The next World Cup – the first to be held on red-rose soil in the professional era and by some distance the most significant event in English rugby history – is precisely two years distant, and according to the chief executives at the heart of it, the important "building blocks" are already in place. Unfortunately for them, foundations have also been laid for a boardroom row that could turn the next 24 months into a diplomatic morass.
Today, the chairmen and owners of the 12 English Premiership clubs were gathering in London for initial discussions over the shape of a new Anglo-French tournament that has the potential to bust the European game wide open. Having decided some time ago that the sport's most popular club competition, the Heineken Cup, was a dead duck and that its organising body was no longer worthy of recognition, they were not exactly falling over themselves in the rush to accept an invitation to a summit meeting in Dublin aimed at reaching a new accord with the other nations involved in elite cross-border rugby: Ireland, Scotland, Wales and Italy.
Ian Ritchie, the Rugby Football Union CEO, and his counterpart at the England 2015 delivery body, Debbie Jevans, joined forces today to talk up the positive aspects of their World Cup planning to date, but both were aware of the landslide that will engulf them if the two sides in the European dispute remain at loggerheads. The build-up to the 1999 global tournament, nominally hosted by Wales but played across the continent, unfolded against the backdrop of a similar ruckus, and the going on that occasion was very hard indeed.
Ritchie acknowledged the urgency of the situation, which is more than could be said for the beleaguered Heineken Cup hierarchy, who for reasons best known to themselves considered the back-end of October – a full five weeks away – to be the optimum moment for a resumption of negotiations. The CEO also indicated that the RFU was standing four-square behind the Premiership clubs in their demands for a better deal out of European competition, both competitively and commercially.
"We are in favour of a meritocratic tournament in Europe, a tournament equitable in terms of competitive structure and financial distribution," he said, echoing the words of the Premiership fraternity stretching all the way back to the Dark Ages of the 1990s. He did not, however, show the slightest sign of supporting the proposed Anglo-French breakaway, insisting instead that a revamped multi-nation event was the way ahead.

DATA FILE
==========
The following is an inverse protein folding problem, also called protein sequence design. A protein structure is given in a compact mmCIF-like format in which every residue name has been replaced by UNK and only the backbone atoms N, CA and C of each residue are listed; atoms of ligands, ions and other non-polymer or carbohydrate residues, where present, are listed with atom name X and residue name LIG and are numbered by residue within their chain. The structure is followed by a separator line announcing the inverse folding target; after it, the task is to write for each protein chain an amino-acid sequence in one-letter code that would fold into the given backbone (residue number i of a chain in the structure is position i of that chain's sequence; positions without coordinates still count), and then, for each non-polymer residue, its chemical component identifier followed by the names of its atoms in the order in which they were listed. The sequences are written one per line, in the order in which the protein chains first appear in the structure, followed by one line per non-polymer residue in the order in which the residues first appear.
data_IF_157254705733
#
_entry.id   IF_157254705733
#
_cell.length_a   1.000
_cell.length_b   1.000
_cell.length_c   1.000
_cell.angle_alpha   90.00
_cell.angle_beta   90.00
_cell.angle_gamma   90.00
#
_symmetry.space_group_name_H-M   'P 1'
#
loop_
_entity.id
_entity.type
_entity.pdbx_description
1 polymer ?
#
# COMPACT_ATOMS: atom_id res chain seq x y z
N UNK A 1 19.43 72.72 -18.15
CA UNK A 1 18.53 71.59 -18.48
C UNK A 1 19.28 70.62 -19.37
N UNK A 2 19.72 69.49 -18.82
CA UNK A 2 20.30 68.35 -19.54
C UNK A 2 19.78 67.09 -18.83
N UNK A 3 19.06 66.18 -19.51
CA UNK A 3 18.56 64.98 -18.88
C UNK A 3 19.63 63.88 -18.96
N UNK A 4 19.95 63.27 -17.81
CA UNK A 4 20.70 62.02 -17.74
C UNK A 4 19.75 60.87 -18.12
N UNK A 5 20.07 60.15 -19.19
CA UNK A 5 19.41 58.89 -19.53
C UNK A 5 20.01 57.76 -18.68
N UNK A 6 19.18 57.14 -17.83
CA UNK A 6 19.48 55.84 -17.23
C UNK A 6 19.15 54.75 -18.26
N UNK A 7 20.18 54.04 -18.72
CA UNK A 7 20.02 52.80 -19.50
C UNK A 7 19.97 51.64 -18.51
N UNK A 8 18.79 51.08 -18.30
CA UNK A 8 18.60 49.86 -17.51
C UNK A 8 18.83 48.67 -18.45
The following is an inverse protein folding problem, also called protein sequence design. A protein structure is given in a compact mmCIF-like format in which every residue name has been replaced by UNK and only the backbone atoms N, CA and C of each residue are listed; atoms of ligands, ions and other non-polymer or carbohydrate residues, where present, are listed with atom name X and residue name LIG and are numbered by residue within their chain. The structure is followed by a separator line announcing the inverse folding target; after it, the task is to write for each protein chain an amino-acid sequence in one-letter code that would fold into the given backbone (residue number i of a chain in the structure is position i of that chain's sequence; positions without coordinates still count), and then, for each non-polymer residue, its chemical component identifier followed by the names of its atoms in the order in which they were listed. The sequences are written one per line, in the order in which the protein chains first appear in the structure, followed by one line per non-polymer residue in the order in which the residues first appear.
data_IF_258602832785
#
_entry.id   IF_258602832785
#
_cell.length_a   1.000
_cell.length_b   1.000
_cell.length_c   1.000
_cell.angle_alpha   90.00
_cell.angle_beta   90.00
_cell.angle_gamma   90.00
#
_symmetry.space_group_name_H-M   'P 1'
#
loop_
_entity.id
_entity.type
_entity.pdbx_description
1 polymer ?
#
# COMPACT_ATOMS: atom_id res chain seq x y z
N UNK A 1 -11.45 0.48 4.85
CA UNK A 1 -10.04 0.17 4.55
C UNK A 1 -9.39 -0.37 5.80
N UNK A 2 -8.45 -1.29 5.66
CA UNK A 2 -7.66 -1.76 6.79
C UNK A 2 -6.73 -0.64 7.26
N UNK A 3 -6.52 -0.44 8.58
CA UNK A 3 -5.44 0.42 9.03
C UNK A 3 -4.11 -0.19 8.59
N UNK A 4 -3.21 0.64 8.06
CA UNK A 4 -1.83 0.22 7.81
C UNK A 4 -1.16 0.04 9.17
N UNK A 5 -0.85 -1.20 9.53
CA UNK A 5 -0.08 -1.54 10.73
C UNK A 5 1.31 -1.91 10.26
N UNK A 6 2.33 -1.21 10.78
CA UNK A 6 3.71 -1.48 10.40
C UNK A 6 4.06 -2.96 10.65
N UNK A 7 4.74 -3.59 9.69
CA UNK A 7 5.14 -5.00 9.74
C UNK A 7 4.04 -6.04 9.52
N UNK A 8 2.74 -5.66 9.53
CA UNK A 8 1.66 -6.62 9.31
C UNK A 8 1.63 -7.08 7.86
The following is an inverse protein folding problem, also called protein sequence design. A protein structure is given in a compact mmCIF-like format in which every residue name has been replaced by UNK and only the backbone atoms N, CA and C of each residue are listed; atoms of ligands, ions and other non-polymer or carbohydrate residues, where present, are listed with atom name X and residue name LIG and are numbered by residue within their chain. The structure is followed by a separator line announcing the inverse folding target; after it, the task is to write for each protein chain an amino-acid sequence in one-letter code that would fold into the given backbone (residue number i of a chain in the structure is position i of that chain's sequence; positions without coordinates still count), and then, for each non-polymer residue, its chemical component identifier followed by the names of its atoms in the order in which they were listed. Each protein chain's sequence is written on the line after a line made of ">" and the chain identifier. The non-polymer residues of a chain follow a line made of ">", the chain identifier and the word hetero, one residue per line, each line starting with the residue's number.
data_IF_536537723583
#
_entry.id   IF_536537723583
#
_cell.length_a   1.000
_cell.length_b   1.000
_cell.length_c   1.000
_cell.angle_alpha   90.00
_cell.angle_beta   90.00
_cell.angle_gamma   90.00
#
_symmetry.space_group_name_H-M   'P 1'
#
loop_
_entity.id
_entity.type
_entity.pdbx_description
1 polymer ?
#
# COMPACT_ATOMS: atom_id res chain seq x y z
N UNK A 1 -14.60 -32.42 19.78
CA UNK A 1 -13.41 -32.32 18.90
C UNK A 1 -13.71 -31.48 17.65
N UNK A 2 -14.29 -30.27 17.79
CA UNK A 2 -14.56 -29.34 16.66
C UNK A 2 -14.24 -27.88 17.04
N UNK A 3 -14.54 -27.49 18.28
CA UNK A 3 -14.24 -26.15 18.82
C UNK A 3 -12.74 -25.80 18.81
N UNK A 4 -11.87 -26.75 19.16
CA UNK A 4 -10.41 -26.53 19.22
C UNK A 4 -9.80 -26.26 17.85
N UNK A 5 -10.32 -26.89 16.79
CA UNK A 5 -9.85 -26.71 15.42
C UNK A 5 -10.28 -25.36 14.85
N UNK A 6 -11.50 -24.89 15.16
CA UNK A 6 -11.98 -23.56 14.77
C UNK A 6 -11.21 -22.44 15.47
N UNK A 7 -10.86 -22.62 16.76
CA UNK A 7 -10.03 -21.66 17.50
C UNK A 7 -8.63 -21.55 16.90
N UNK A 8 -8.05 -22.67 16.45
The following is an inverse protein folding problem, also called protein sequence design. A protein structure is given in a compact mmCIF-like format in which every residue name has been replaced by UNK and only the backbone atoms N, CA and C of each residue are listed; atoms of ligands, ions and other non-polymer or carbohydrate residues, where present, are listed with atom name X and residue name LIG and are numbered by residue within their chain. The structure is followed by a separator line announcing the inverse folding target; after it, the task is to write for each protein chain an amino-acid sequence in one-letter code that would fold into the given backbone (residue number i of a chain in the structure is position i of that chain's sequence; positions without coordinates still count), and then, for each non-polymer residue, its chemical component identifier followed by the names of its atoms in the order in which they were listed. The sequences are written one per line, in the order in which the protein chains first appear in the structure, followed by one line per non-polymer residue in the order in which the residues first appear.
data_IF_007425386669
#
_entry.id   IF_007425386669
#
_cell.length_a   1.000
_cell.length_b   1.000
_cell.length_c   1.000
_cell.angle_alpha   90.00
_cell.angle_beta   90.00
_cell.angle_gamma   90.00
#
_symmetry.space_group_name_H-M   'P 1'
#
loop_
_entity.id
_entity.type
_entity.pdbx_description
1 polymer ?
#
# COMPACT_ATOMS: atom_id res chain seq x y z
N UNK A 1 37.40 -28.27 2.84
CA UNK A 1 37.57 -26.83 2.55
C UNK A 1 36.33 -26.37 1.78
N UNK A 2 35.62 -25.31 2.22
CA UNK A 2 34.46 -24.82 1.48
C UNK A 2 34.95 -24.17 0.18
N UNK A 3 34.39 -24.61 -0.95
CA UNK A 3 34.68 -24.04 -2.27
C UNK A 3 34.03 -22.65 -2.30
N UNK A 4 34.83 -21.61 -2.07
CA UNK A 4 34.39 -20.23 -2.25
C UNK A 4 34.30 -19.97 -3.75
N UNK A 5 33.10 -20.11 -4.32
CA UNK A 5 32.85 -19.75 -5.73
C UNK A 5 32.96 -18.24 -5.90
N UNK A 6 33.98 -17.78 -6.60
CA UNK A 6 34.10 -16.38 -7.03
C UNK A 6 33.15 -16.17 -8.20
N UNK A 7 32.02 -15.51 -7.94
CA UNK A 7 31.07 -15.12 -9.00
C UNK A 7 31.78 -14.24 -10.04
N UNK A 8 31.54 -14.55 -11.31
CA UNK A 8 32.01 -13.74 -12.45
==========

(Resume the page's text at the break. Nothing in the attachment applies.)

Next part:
"I certainly get it," he said, David Cameron-style, "that this must be dealt with as a matter of urgency, and it seems to me that the definition of a European competition is that most of Europe participates in it. As we're trying to grow this game of rugby, it seems sensible to open it up to teams from countries who aspire to play at the top level. We want to support our clubs and we want to facilitate a solution. Are the discussions fraught? Are they occasionally difficult and challenging? All of the above. But I think we are all very clear as to the objective and I remain optimistic."
None of which shone much light on how far the RFU might go in backing its senior clubs when push comes to shove. Indeed, Ritchie spent most of his time stressing the need for the prevailing issues to be thrashed out in private rather than in public, hence his refusal to confirm or deny claims from the European Rugby Cup chairman, Jean-Pierre Lux, that the union had promised to block any move towards an Anglo-French competition. "We're having extensive discussions with the clubs and others, but I'm not going to give away my negotiating position," the CEO remarked.
The truth of the matter is that Ritchie finds himself between a rock and a hard place, and that he will not easily extricate himself. The Premiership clubs, blessed with unprecedented wealth from their game-changing broadcasting deal with BT Sport, are in a far stronger position than they were in 1998-99, when they defied the RFU and virtually the whole of international opinion by dropping out of the Heineken Cup for a season. By the same yardstick, governing bodies across Europe are much weaker: if they found themselves in court answering restraint of trade allegations, they would find it very difficult to win.
What alarms them most is the prospect of a prolonged dispute undermining preparations for a World Cup that is expected to generate sufficient money to support the international game for years to come. According to Jevans, who played a leading role in organising last year's London Olympics, the tournament will be worth £300m in hospitality, travel packages and ticket sales alone.
"One of the frustrations with the Olympics was dealing with 26 sports and being unable to do a 'deep dive' into all of them," she said. "We have no excuses when it comes to this World Cup, which is a single-sport event, and I am absolutely confident that, in two years' time, we'll look back and say, 'Yep, we got that right'."
The ticketing strategy, which will give individual rugby club members a degree of priority access, is close to being finalised, and details are expected by the end of November, along with confirmation of 20-plus training bases around the country. Will the Heineken Cup crisis be over by then? Probably not.